Jeremy said...

You're right, Angelo. I shudder to think how much time I spend doing just that, resizing and tweaking and uploading and archiving and commenting and...oh man. I do mostly enjoy it, but the time costs are considerable.

You've got a top-notch film SLR there too, which is really in another stratosphere compared to my old clunker, but the same philosophy applies -- a little more care in composing a picture, the anticipation of filling the roll and the thrill of seeing the whole package at once.

Kaili said...

I think that's cool. I think it's awesome to learn on a film camera, so play with it, and to understand what a camera actually does, rather then this digital world we are emersed in. I took a class back in the day on developing black and white, that was fun too!
Good to bring the balance back on how ungrateful this society truly is for what surrounds us.

Jeremy said...

Thanks for the note, Kaili. I think you're right about learning on the old SLRs -- it's a lot easier to understand the settings when they're not buried in digital menus and multi-function buttons. That said, I've been using these things for over a decade and never really learned all the fine nuances; just figured out what I needed to do to make it work.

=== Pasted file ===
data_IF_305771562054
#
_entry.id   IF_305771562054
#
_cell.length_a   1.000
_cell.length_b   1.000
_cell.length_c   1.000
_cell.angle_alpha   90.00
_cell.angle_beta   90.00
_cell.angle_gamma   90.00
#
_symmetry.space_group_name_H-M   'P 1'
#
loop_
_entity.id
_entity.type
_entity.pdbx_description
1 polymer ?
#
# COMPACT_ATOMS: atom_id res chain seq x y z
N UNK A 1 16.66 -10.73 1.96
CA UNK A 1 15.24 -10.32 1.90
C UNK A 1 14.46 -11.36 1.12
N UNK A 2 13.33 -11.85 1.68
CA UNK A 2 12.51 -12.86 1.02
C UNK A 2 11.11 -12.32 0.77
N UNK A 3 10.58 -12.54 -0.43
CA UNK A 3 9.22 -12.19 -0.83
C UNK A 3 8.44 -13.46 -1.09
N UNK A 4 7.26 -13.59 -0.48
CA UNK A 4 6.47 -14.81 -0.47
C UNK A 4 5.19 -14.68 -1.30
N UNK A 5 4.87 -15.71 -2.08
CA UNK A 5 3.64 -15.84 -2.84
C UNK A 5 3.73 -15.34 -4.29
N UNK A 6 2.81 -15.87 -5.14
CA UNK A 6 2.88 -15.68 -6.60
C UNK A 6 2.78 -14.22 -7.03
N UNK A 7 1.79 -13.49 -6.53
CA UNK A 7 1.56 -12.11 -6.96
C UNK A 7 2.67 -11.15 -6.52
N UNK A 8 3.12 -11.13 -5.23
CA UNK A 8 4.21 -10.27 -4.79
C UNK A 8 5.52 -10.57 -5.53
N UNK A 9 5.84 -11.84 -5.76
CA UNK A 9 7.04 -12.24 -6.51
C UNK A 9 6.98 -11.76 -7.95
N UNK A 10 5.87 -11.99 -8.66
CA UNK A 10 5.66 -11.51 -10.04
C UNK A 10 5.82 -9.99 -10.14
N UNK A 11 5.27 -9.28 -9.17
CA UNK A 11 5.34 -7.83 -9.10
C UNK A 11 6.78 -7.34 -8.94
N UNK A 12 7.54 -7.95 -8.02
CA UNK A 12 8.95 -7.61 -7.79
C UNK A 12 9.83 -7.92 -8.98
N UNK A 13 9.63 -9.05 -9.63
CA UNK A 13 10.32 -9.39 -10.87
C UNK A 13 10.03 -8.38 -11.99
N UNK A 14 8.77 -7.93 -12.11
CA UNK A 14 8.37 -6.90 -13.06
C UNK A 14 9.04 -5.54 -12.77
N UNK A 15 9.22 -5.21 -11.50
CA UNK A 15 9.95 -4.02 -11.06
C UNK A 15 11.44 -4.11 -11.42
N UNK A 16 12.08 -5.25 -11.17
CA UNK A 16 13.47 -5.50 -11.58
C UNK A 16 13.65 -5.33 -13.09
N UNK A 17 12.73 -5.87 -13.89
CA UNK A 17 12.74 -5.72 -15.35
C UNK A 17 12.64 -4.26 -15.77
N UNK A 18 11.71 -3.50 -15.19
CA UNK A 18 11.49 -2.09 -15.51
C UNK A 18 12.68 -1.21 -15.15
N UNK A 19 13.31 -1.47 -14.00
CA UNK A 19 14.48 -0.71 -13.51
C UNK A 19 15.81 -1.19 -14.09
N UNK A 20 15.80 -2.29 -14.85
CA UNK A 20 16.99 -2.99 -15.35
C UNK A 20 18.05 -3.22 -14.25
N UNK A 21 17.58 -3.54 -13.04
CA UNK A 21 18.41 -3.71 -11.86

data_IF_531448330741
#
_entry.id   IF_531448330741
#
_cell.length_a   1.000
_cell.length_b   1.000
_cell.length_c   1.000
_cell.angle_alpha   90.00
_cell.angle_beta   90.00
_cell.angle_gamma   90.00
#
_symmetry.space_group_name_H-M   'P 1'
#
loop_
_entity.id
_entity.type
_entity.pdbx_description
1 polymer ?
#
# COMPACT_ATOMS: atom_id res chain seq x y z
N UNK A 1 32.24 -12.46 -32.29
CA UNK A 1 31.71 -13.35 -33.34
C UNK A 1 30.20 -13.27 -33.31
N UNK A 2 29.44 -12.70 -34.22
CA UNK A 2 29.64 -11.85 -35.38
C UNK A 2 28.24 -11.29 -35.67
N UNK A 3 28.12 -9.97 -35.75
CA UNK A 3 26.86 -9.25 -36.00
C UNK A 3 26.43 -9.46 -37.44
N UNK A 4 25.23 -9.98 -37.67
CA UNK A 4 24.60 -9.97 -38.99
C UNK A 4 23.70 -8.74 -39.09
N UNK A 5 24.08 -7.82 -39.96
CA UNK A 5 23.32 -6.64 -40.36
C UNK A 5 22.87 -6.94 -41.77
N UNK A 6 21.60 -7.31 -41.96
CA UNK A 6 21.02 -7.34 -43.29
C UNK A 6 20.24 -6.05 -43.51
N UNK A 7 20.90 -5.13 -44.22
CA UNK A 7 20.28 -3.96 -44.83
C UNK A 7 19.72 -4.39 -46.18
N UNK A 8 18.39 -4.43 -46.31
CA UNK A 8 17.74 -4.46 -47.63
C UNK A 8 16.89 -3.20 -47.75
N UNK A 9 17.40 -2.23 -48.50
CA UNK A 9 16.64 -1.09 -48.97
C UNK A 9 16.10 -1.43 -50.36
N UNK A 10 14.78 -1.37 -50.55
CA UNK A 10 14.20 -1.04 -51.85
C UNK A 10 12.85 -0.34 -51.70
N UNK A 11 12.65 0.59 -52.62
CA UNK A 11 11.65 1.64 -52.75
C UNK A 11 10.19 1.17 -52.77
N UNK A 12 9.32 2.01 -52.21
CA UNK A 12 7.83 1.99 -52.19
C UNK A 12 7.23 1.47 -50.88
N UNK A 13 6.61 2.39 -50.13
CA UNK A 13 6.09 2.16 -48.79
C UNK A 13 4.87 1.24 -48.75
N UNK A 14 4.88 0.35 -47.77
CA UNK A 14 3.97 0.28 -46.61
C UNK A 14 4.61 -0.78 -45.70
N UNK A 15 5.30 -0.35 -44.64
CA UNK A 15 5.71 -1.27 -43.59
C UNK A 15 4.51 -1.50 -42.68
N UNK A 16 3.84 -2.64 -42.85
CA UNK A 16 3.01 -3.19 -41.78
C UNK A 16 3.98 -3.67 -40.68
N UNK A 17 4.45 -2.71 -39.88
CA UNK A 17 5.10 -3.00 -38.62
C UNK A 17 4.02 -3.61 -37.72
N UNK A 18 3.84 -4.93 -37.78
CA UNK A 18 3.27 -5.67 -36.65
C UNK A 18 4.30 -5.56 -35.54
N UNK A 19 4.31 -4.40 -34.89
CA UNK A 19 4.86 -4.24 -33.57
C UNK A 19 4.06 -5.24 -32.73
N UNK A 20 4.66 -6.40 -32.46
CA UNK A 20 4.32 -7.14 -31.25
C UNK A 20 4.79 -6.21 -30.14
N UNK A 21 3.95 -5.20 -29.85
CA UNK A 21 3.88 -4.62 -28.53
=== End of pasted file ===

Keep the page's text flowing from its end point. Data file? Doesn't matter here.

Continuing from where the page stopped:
Learning to develop would be super cool. We did some way back in junior high industrial arts classes, but unfortunately we mostly messed around and didn't take advantage of a neat opportunity.

And good point about thankfulness. That was certainly a point in favour if resurrecting the old Minolta -- I already own it. Why not be thankful for what it has to offer?

Michelle said...

Jeremy, you are so right. The joy of anticipation is lost in this generation. Everything is instant. I loved this post. Some days I wish this world would stop spinning so darn fast. You reminded me that my world doesn't have to. Thank you.